Anthem for Doomed Youth is only one of a number of Owen's poems trigged by an indignant response to a prior text as said by Lan Hamilton.(1) The poem is about sadness and reveals that war takes away much more than people’s lives. Tt also reveals that in war people die without recognition.
What passing-bells for these who die as cattle?
Only the monstrous anger of the guns.
Only the stuttering rifl es’ rapid rattle
Can patter out their hasty orisons.(2)
Owen, here, reminds us that our acts of memory define civilization itself. Without it, we are no better than 'cattle.'
Throughout Owen’s sonnet, he contrasts the dignified, public rites that should be accorded to the slain with the ugly reality of being left in the mud to rot. Instead of the peaceful clang of church bells there is the “anger of the guns”; no choirs but “wailing shells”; no thoughtful “orisons” or prayers butthe “hasty” rattle of rifl es. (Presumably “hasty” because they are so immediately fatal).(3)
The irony is that Owen’s mother was to receive news of his death on Armistice Day itself. When the bells were ringing out in celebration, she sat down and wept for the loss of her eldest son.(4)
Dulce et Decorum Est
The poem is about the ravishes of war and reveals that one who truly knows the pain of war would not glorify it. It also reveals that the experience of war is the only way to understand how awful it is. The first words of the poem are of a Latin saying. The words were widely understood and often quoted at the start of the First World War. They mean "It is sweet and right." The full saying ends the poem: Dulce et decorum est pro patria mori - it is sweet and right to die for your country. In other words, it is a wonderful and great honour to fight and die for your country.(5)
Gas! Gas! Quick, boys! – An ecstasy of fumbling,
Fitting the clumsy helmets just in time;
But someone still was yelling out and stumbling,
And flound'ring like a man in fire or lime . . .
Dim, through the misty panes and thick green light,
As under a green sea, I saw him drowning.(6)
Owen here manages to play three central experiences of the war _ night marsh, a gas attack, and traumatic newrosis_ along almost a single, vertical body axsis, gradualy moving from the bloodied feet to the bloodeied mouth.(7)
If Dulce et Decorum Est shows a disjunction between war realism and an unchecked lyric impulse, Exposure inscribes this problem in the very consciousness of the participants. The poem is based on Owen's experiences in the early months of 1917. Through eight stanzas, Owen evokes the sensuous geograghy of the trenches _ winds, gas, flares, wire, guns, rain, frest, bullets, mud _ but instead of Sassoons's realism, the war landscape is evolved into one of the most sustained explorations of the relation between sense experience, consciousness, and language.(8)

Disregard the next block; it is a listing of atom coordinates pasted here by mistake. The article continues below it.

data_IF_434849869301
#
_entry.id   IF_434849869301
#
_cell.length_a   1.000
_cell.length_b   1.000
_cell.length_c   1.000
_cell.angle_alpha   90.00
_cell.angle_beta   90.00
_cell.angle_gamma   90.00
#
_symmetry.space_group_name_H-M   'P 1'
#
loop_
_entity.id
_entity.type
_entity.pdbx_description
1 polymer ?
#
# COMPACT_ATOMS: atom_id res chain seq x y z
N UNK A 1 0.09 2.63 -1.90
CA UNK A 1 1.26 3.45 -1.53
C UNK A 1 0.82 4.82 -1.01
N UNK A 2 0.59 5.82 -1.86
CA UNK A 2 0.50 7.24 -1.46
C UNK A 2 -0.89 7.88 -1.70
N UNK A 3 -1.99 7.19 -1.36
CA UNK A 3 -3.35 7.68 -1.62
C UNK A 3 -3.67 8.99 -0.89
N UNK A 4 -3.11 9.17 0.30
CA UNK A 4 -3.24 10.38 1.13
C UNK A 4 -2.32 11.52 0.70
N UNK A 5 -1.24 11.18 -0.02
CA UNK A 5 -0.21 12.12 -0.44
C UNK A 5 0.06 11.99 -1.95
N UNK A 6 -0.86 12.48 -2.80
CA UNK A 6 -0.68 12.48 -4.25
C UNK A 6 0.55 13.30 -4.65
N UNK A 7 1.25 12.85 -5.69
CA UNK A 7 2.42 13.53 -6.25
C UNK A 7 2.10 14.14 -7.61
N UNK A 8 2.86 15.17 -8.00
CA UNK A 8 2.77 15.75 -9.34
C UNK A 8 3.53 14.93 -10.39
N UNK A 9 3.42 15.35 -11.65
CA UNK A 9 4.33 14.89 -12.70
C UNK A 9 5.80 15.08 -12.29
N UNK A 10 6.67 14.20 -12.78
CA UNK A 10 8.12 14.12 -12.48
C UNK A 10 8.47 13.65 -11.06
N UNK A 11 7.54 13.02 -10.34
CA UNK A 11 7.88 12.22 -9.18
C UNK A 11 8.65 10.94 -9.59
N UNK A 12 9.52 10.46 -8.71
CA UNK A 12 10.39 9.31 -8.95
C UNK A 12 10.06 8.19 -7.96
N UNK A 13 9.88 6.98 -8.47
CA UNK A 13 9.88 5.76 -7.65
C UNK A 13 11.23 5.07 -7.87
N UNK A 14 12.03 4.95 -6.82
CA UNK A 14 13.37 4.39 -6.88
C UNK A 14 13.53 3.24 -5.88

Sudden successive flights of bullets streak the silence.
Less deadly than the air that shudders black with snow,
With sidelong flowing flakes that flock, pause, and renew,
We watch them wandering up and down the wind’s nonchalance,
But nothing happens.(9)
This poem depicts Owen's tour of duty in the trenches which began January 1917. In letters home he discrbes the conditions: 'At the base ... it was not so bad. ... After those two days we were let down, gently, into the real thing, mud. t has penetrated now into that sanctuary, my sleeping bag, and that holy of holies, my pyjamas'.(10)
This first world war poem provides a vivid description of the relentless cold and dreadful conditions during the worst winter of the war. Wilfred Owen puns on the word "exposure." The soldiers are not killed by enemy bullets but by "exposure" to the freezing cold. The poem also "exposes" the lies of the government propaganda which promised the young men who enlisted to join the army a thrilling life of adventure and glory. In truth there is no adventure or glory: "nothing happens" in the trenches except that they wait to freeze to death in the biting cold.
He sat in a wheeled chair, waiting for dark,
And shivered in his ghastly suit of grey,
Legless, sewn short at elbow. Through the park
Voices of boys rang saddening like a hymn,
Voices of play and pleasure after day,
Till gathering sleep had mothered them from him.(11)